St. Norbert's Roman Catholic Church - Info Sheet Print Close

All are Welcome
 
Pastor: Fr. Gigi Philip
Administrative Assistant: Cynthia Livera

Sunday Masses
Saturday5:00 PMEnglish,
Singles for Christ Choir
Sunday9:00 AMItalian
Italian Choir
10:30 AMEnglish,
Children's Liturgy
Organist/Soloist
12:00 PMEnglish,
Couples for Christ Choir
Weekday Masses
Tuesday7:00 PMItalian,
Devotion to Padre Pio
Wednesday7:00 PMEnglish,
Devotion to Our Lady of
Perpetual Help
Thursday8:30 AMEnglish,
Devotion to St. Norbert
Friday8:30 AMItalian
Adoration of the Blessed Sacrament till 9:15 AM
Elementary Schools
St. Norbert - 60 Maniza Rd. 416-393-5309
St. Robert  - 70 Bainbridge Avenue 416-393-5297
Secondary Schools
Madonna   - 20 Dubray Avenue 416-393-5506

 
Wheel Chair Accessible

Office Hours
Monday - Friday    8:30 AM - 4:30 PM;
(Lunch break 12:00 PM to 1:00 PM)
Contact
100 Regent Road
North York, Ontario M3K 1H3
Phone: 416-636-0213
Fax: 416-636-9431
office@stnorbertschurch.org
www.stnorbertschurch.org
Confession
Saturdays 4:15 - 4:45 PM and upon request
Sacrament of Baptism
Please contact the office as soon as possible
Sacrament of Matrimony
Please contact the office way in advance
Rite of Christian Initiation of Adults (RCIA)
Please contact the office
Sacrament of the Sick
Please contact the office
Blessings (home, vehicle, workplace)
Please contact the office
Visiting the sick and elderly at home
Please contact the office

Thinking about the priesthood or religious life? Hearing Jesus' call "Come and follow me"? Not sure?

Visit Vocations Toronto at www.vocationstoronto.ca, a resourceful site in answering these questions.

Knights of Columbus
Meetings 3rd Thursday of the month
Please contact the office
St. Vincent de Paul Society
Please contact the office
Youth Group
Please contact the office
Quick Info Sheet Follow Us on Facebook Visit us on Twitter St. Norbert's on YouTube Online Offering
 

Reflections
for Sunday, February 17, 2019

As consumers, we think about buying more or better or new. If one has the means, one can buy his or her way into a state of satisfaction, even happiness (although short lived). Our consumption patterns can redress our deficits and doubts about our self-esteem and public image: Am I physically attractive? Do people look up to me and respect me? Do people perceive me as strong and confident? We rely on the material things of the world as if that is all that there is to retain. Will the Lord condemn people who have money and food? Are those people who laugh and those about whom we speak well condemned, too? Conversely, we hear about the blessings for all who are poor, all who do not have food, those who mourn and those who are disparaged for the sake of the name of Jesus. The pressing question is: where (and in Whom) do we place our trust?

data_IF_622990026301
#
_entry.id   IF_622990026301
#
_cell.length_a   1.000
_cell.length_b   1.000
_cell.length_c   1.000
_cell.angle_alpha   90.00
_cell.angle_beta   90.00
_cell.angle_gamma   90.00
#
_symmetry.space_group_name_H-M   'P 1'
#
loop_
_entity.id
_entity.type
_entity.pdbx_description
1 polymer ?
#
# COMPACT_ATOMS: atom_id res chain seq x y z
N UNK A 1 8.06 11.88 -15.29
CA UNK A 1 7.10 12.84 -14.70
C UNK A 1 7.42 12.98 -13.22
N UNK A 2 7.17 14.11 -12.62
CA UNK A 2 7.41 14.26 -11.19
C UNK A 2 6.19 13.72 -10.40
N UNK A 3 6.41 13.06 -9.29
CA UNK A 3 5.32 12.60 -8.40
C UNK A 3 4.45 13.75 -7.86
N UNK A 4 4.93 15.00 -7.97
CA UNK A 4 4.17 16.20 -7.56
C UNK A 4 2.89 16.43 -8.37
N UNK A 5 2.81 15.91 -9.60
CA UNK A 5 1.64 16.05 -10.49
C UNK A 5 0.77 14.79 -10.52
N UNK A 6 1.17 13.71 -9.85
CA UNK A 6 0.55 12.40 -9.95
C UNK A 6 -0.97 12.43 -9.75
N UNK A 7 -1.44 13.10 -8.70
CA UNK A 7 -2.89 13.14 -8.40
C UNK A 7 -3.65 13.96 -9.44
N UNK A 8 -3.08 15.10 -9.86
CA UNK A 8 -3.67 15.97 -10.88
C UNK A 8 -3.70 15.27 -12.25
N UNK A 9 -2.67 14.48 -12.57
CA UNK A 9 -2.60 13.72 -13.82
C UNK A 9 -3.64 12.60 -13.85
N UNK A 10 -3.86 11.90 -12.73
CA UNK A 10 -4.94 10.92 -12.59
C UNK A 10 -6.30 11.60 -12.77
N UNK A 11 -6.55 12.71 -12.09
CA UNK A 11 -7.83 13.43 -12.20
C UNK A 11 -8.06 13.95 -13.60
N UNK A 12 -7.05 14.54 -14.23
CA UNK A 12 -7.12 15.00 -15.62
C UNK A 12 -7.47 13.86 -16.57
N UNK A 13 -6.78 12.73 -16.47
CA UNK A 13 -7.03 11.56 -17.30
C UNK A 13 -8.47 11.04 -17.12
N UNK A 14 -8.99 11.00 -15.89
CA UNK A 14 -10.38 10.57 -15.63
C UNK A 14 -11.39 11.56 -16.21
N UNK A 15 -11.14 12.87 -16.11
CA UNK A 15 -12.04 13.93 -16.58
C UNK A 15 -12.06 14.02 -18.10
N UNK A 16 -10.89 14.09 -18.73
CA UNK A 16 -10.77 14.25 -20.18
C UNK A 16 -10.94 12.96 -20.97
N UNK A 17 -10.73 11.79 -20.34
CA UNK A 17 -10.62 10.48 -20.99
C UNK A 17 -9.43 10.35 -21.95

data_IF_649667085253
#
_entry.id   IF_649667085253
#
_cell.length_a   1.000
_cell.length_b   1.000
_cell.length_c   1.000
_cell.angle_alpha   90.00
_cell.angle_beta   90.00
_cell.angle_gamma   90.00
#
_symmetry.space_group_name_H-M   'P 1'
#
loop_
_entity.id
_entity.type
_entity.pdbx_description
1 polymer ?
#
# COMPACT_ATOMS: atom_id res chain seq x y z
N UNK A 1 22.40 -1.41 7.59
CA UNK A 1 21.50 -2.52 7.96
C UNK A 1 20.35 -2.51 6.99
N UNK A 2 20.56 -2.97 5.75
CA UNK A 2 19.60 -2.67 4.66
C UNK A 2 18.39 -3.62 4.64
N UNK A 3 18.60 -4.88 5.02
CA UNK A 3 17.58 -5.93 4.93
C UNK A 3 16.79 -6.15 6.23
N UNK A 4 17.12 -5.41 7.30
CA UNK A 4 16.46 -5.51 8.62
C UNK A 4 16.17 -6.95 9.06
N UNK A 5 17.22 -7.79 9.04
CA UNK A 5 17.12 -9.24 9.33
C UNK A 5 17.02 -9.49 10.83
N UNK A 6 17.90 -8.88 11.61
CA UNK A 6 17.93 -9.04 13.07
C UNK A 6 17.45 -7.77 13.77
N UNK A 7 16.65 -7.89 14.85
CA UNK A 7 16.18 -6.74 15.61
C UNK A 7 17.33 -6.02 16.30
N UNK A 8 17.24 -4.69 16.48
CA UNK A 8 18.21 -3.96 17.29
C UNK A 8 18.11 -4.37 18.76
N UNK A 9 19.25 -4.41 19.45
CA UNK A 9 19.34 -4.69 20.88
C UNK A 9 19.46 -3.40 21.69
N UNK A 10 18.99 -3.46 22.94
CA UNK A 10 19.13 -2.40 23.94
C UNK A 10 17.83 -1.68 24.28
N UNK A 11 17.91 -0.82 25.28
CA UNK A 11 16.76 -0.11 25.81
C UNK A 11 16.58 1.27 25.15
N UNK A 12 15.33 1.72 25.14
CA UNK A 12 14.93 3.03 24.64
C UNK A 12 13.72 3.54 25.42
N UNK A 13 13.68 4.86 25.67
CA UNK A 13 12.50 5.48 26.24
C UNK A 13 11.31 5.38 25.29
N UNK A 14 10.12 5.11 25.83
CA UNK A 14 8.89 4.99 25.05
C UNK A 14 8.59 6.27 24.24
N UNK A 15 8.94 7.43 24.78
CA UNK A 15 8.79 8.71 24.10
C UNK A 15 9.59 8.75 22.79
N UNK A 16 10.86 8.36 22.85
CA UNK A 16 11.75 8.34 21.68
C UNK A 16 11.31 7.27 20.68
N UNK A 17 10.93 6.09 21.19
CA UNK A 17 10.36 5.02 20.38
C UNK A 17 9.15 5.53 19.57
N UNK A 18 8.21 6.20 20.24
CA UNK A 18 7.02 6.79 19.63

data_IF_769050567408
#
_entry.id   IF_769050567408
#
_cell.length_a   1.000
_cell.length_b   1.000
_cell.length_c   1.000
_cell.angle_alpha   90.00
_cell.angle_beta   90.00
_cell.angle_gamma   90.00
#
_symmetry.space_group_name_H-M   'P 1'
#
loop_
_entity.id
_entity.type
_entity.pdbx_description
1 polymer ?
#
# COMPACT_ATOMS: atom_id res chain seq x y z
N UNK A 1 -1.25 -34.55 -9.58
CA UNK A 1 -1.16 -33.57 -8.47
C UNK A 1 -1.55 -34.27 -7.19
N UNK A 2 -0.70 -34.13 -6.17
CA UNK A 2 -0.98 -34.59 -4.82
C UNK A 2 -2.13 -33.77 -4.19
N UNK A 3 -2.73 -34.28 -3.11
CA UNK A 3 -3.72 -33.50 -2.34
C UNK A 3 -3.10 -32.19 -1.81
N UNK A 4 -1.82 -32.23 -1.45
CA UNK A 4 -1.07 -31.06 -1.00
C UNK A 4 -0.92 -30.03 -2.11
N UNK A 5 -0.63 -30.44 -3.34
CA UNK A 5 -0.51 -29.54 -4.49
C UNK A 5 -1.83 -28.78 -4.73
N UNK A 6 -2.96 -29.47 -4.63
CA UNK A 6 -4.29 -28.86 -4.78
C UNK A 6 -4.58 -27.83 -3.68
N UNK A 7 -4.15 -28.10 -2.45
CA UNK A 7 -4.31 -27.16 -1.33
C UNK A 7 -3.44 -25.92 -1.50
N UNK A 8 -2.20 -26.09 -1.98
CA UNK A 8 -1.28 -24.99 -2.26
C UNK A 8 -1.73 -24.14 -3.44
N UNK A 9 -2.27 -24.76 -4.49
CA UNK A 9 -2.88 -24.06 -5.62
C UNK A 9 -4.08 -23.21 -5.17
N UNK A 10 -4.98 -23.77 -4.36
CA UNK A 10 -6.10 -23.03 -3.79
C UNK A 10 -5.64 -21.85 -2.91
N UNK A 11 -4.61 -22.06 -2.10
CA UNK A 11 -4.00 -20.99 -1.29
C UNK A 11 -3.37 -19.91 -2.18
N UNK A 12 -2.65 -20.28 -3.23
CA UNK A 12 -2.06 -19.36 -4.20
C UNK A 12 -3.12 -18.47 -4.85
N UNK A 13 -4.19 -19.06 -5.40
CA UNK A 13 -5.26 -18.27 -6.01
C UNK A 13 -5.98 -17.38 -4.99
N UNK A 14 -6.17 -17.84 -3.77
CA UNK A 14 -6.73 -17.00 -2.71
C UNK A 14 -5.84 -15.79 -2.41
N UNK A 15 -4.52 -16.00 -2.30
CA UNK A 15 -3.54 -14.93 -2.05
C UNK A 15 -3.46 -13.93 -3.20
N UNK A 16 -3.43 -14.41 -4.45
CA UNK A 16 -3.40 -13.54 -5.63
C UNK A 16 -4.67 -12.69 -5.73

The Prophet Jeremiah believes that anyone who trusts in human beings, meaning anyone who trusts in flesh (in human power, not divine) and who turns his heart away from God, damages his soul. Internally, this denial of God's supremacy replaced by the notion that man is creator of unlimited goods forms an unfruitful and vain outcome within people.

So, do we have to believe that anyone who has more than sufficient money or even just enough money will not enter the kingdom? Do we have to believe that anyone who has sufficient food cannot enter the kingdom? Do we have to believe that all those who laugh are not going to enter the Kingdom? Probably not! Our Lord aims precisely at the inner attitude of putting things and people before God that all of us have within us.

God is All-knowing, All-loving, and All-powerful as well as our most loving Creator and Father. Therefore, it is most fitting to put our complete trust in him. No other person or thing deserves the trust that we place in God. Paul cries out to the wayward Corinthians: If for this life only we have hoped in Christ, we are the most pitiable people of all. Christ is not the means for us to get what we want. Christians desire Christ, and Christ will provide.

Cutting against the age old common pursuit of more rather than less, the Apostle Luke warns that those who enjoy an excess in earthly pleasures may experience a temporary or fleeting joy only to ultimately find life empty and without meaning. The temptation–and it is a temptation for all of–is to get what we need and forget about others. This is an inner attitude that is against the Gospel. There is a tendency to think about self-preservation rather than self-sacrifice. Quite often, it is the generosity of the poor that shames the rich. Recall the story of the widow with her two mites.

It is when we begin to hope for eternal life that we can embrace the idea of giving to others and helping others. It is in hope that we can fast so that others might have food. It is in faith that we can cry when we see the misery of our sisters and brothers and subsequently, hopefully with immediacy, find the compassion and mercy to help them.

May we trust in God, not His creation, to lead us all into His kingdom and to keep us on His path.

 
Readings of the day:
First Reading: Jeremiah 17.5-8
Second Reading: 1 Corinthians 15.12, 16-20
Gospel: Luke 6.17, 20-26


   

Reflections are available for the following Sundays:

2019
2018
2017
2016
2015
2014
2013
2012
2011
2010
2009
2008
2007

St. Norbert's Church - Toronto